“The Caged Emperor,” a historical romance set in an ancient court, would be released alongside merchandise including postcards, bookplates and folding fans — but without the official book number, pricing information and publisher’s name that all books published in China are legally required to have. Among online writers, books like “The Caged Emperor” are known as “individual mark” publications.
“‘Individual mark’ publishing can be traced back more than a decade, not just in danmei circles, but also in cartoon and fan circles. Publishing with ‘individual mark’ is very common,” one online writer told Caixin.
Tang didn’t realize that she was being monitored by police. A dedicated police team had already learned by November 2017 that Tang’s new book would be delivered from Guangzhou to Wuhan in mid-December, and that she would travel to Shanghai around that time to promote her book, the Chutian Metropolis Daily reported.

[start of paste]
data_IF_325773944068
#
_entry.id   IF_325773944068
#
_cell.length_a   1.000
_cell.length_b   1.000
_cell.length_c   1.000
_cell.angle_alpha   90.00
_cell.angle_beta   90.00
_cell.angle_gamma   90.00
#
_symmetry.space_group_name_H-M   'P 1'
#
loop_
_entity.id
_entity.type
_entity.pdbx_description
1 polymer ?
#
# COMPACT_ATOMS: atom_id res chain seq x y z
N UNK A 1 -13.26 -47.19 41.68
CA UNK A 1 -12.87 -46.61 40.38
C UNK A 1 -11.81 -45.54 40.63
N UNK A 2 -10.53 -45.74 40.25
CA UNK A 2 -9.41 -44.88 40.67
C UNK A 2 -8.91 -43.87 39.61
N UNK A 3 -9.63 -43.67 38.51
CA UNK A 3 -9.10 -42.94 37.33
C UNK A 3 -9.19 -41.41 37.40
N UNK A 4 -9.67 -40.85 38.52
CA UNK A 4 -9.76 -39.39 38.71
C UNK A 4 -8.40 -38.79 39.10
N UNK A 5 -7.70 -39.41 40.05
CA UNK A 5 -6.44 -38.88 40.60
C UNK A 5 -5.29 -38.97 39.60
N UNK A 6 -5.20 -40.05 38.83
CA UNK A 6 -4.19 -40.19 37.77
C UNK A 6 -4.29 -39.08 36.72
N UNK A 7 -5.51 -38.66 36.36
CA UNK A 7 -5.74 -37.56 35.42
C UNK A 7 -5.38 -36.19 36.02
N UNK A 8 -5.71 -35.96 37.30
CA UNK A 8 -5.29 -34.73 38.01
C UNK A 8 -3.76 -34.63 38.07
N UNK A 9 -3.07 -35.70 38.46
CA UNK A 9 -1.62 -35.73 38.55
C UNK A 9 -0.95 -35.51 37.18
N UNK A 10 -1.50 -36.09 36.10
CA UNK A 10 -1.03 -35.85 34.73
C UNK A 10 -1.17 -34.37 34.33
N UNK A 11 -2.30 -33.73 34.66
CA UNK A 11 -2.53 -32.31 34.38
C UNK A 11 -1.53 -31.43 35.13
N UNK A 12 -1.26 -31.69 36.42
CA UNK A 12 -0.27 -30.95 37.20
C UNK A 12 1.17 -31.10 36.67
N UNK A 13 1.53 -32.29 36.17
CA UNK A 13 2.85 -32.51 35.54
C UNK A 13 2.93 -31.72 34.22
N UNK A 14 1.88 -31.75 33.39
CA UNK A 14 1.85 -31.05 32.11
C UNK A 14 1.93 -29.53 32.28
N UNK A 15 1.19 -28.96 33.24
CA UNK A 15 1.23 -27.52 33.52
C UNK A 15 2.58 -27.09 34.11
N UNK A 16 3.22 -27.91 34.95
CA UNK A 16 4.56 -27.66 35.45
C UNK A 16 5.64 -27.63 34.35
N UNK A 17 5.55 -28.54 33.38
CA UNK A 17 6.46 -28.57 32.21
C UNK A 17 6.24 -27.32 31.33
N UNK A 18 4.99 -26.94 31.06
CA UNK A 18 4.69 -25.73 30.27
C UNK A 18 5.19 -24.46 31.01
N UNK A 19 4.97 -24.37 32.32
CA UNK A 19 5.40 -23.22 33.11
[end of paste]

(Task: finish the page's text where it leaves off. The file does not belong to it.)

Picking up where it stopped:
On the morning of Dec. 10, Tang received an unexpected call from Dong Wenyu, a publishing studio owner who had worked with Tang. Tang’s newly printed books had been confiscated by police after arriving in Wuhan, Dong said.
That evening, Tang called her friend Xiaotian (pseudonym) to discuss the news. They decided it was not a serious matter, and that the police might at worst slap Tang with a fine, Xiaotian later told Caixin.
Nevertheless, Tang sent Xiaotian her Weibo and WeChat passwords after the call, just in case.
The next day, at around 3 p.m., Tang published her last Weibo post before she disappeared — a self-portrait that showed her sitting on a bed with a laptop, pretending to type with her feet, accompanied by the caption, “Intense writing begins.” Police detained Tang shortly after.